To really address the inequalities of the past and present, we need to give greater credence to genuine strategies of empowerment that are more integrated and effective than tick-box compliance with BEE.
In the late eighties, one of the sickest signs of apartheid in the Groote Schuur group of hospitals was its segregated crèche for staff children. Every morning, cleaners, nurses and doctors would drop their children off at the common facility on Main Street in Observatory.
There, they were met by friendly pre-school teachers who would triage them into different classrooms based on the colour of their skins. "Black" and "white" children would only see each other at break time, playfully holding hands through the diamond mesh fencing that divided the playground in two.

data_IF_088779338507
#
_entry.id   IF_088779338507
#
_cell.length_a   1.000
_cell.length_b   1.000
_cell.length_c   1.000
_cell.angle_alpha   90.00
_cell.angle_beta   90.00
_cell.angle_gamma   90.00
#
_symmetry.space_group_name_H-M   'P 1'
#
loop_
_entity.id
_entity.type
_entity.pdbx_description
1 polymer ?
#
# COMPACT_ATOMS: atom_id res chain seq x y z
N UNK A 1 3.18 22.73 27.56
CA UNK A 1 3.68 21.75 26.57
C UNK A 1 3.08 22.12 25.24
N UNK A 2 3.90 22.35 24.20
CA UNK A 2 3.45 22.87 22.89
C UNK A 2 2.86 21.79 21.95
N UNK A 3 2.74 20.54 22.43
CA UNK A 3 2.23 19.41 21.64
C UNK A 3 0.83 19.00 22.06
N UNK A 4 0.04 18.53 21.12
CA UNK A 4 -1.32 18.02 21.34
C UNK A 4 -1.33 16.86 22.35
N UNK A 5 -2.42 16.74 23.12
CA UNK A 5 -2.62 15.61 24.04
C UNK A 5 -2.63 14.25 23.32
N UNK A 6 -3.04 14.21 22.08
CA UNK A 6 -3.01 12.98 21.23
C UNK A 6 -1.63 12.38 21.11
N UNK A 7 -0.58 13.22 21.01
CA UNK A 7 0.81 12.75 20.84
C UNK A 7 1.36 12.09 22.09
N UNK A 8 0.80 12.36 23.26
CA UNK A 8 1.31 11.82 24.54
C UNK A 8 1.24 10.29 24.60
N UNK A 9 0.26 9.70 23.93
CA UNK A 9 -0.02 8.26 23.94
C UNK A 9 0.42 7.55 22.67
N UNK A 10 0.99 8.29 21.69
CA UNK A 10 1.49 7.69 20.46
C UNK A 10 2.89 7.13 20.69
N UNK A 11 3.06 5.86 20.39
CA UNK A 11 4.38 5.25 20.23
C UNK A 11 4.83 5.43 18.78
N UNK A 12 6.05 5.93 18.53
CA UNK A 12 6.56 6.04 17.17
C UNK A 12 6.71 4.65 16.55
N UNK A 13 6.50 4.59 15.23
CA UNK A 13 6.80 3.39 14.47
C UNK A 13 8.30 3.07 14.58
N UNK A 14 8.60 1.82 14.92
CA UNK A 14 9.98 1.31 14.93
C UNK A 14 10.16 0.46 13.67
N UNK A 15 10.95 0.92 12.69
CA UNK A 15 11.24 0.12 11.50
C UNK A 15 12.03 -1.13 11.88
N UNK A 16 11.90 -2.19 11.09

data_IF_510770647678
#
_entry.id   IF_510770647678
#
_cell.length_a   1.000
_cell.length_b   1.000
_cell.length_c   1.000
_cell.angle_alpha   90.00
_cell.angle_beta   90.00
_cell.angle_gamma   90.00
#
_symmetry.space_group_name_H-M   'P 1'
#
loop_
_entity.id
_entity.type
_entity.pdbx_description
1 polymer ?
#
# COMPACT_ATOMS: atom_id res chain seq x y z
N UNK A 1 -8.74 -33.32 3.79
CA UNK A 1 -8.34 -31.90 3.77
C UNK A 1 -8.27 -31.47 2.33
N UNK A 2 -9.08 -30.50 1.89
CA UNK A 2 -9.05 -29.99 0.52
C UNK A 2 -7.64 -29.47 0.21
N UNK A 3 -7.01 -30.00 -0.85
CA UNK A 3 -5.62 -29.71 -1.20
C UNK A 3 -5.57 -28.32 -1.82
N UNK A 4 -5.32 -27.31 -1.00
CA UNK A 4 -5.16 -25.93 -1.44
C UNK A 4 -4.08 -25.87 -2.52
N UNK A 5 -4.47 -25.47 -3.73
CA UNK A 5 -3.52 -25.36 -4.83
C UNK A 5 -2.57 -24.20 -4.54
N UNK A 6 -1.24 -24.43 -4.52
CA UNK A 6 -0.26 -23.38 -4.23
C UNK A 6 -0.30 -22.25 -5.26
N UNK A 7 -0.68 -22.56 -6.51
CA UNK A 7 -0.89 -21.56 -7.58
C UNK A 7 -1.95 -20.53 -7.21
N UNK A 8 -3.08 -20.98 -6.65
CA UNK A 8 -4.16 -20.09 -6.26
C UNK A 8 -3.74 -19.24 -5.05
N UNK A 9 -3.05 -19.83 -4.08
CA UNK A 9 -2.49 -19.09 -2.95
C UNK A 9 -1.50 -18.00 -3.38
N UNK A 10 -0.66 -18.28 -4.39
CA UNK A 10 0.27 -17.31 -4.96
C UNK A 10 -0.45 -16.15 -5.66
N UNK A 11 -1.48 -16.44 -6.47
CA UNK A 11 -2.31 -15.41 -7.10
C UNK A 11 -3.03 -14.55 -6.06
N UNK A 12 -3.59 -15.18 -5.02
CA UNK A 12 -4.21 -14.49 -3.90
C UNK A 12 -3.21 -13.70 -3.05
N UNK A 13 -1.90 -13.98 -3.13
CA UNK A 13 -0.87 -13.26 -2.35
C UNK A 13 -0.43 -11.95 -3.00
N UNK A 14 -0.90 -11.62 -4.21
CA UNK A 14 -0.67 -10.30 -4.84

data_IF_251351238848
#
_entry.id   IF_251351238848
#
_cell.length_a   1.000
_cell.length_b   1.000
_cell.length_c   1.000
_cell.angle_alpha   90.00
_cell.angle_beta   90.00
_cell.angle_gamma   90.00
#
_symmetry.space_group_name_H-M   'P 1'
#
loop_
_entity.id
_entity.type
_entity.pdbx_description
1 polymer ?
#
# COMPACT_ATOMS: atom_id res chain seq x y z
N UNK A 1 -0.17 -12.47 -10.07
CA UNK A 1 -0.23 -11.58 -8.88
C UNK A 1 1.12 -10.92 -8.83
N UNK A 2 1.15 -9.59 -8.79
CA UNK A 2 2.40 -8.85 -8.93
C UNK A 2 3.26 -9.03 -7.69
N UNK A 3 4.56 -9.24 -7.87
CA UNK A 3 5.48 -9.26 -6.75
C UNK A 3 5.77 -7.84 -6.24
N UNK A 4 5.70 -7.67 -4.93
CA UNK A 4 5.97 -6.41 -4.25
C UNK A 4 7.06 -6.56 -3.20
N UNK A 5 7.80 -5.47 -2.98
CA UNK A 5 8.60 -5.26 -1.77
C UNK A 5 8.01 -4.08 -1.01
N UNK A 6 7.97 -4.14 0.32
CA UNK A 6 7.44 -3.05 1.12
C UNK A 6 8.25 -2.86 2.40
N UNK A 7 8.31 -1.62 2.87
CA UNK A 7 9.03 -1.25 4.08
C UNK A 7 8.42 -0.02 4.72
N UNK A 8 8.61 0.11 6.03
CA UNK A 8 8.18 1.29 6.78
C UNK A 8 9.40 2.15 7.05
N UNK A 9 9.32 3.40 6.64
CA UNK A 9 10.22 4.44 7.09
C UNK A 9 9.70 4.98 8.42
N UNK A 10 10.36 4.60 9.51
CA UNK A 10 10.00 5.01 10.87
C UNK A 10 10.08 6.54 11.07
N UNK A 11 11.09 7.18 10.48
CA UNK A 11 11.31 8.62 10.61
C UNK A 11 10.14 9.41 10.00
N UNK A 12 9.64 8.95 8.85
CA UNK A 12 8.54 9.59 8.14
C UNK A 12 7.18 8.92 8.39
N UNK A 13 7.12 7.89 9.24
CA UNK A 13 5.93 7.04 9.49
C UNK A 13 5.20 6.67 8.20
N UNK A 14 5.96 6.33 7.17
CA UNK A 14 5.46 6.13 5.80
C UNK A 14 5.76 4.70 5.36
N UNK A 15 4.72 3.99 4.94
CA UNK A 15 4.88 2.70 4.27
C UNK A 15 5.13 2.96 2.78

What better way to perpetuate racial thinking than to embed it in the minds of children? Where easier to normalise abnormality but in spaces where children feel happy and secure; where identity formation is distorted by defective wiring of the brain fused into place through acts experienced as love, not cruelty?
Fast-forward 30 years and the way in which some aspects of broad-based black economic empowerment are playing out must have Verwoerd smiling in his...